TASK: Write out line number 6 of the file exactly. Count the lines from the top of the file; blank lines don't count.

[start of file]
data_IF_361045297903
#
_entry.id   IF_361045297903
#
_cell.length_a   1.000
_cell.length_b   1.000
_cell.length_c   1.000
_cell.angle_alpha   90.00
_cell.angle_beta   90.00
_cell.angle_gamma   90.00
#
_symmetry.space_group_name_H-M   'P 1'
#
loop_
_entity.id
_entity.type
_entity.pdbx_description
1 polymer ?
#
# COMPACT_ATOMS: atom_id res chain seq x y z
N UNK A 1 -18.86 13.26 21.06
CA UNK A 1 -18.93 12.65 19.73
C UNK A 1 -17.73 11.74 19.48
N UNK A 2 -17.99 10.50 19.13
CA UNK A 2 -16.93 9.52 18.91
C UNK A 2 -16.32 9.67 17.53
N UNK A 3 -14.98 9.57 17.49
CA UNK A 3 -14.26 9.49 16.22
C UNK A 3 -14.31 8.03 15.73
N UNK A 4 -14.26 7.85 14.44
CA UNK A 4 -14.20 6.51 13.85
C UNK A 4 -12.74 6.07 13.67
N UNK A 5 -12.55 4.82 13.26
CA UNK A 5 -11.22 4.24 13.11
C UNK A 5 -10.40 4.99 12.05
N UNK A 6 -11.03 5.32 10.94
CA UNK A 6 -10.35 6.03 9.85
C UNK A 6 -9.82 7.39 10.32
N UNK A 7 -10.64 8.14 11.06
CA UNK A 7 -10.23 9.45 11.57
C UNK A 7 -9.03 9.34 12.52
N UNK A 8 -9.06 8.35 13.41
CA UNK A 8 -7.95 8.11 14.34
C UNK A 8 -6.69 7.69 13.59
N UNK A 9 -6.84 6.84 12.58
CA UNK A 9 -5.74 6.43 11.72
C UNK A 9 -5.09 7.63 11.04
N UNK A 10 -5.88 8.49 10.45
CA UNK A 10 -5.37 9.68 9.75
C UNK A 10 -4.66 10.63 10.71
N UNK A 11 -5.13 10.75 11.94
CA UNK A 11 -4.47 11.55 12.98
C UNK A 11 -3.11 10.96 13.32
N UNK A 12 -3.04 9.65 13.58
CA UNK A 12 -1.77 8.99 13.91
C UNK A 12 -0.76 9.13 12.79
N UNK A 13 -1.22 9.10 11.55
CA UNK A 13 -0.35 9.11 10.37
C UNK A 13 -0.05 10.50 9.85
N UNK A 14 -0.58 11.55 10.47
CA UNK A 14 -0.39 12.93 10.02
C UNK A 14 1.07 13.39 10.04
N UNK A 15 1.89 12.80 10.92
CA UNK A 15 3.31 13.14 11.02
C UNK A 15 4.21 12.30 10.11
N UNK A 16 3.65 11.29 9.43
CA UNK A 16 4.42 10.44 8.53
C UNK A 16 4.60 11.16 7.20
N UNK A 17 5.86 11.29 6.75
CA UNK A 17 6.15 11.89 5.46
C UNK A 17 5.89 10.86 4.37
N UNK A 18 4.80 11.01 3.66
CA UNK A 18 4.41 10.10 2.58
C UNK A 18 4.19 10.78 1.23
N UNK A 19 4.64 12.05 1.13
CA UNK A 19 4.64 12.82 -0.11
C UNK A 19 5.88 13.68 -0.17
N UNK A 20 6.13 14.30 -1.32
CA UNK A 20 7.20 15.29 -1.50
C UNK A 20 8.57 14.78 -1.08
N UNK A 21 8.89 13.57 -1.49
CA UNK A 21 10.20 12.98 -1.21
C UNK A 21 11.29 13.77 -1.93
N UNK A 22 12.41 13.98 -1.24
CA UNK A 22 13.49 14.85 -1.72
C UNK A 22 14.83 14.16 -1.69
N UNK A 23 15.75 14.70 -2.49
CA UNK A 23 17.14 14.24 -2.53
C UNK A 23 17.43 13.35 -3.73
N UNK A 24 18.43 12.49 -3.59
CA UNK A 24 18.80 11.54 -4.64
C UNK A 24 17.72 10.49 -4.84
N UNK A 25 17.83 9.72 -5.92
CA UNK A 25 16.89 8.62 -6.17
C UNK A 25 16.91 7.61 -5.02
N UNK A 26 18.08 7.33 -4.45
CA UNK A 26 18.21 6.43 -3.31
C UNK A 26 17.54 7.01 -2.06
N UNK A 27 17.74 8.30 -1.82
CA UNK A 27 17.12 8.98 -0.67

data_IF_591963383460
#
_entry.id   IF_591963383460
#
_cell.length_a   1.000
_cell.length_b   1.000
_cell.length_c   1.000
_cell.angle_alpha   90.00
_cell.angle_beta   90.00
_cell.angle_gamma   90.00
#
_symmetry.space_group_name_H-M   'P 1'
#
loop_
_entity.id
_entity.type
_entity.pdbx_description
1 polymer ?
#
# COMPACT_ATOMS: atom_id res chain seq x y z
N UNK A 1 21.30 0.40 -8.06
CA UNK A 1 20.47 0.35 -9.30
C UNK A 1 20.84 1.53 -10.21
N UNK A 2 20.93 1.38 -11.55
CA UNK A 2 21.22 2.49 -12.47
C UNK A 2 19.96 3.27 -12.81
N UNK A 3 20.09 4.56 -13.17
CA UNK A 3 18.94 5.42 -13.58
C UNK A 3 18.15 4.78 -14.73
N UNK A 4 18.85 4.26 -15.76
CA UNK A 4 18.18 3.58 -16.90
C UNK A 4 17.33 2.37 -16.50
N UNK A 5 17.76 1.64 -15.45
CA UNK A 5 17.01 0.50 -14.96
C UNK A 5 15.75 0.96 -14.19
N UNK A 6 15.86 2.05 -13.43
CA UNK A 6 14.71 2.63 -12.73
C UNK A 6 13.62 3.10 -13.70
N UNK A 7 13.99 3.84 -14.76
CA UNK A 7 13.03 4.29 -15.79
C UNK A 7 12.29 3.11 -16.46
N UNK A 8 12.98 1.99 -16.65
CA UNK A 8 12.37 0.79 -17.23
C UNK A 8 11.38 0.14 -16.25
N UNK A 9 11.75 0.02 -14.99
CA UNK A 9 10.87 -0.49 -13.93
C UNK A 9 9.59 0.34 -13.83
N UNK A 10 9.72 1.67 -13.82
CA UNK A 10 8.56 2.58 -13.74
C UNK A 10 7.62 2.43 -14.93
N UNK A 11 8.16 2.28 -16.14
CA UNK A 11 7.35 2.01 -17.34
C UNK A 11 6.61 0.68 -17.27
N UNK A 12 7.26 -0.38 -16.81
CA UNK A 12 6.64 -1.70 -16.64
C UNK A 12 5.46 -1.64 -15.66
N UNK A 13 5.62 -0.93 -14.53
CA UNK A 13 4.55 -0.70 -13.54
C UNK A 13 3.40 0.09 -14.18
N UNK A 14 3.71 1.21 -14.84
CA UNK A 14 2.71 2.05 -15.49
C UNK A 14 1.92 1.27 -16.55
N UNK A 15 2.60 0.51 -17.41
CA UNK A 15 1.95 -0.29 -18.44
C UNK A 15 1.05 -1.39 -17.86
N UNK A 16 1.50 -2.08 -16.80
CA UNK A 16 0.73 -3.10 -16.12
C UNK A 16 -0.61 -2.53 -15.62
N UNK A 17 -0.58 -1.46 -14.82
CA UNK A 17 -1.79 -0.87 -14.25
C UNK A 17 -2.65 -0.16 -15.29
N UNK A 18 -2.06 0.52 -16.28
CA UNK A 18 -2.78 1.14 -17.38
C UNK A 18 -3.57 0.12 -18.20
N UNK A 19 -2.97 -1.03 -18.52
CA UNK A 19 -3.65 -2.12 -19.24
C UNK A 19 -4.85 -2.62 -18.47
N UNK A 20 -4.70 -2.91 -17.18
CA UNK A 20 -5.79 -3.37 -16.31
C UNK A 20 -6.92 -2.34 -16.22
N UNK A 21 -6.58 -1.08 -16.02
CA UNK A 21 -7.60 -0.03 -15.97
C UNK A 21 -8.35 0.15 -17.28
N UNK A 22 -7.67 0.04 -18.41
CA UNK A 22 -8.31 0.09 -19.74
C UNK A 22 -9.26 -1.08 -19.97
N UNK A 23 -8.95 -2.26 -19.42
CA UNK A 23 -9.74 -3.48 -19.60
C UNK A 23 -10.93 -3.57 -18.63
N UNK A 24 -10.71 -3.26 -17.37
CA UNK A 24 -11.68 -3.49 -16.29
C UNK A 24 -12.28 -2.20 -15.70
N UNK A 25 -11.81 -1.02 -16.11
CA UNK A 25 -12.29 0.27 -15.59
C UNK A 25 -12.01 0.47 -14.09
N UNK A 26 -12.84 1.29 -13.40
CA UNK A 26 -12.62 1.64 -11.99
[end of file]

_cell.length_b   1.000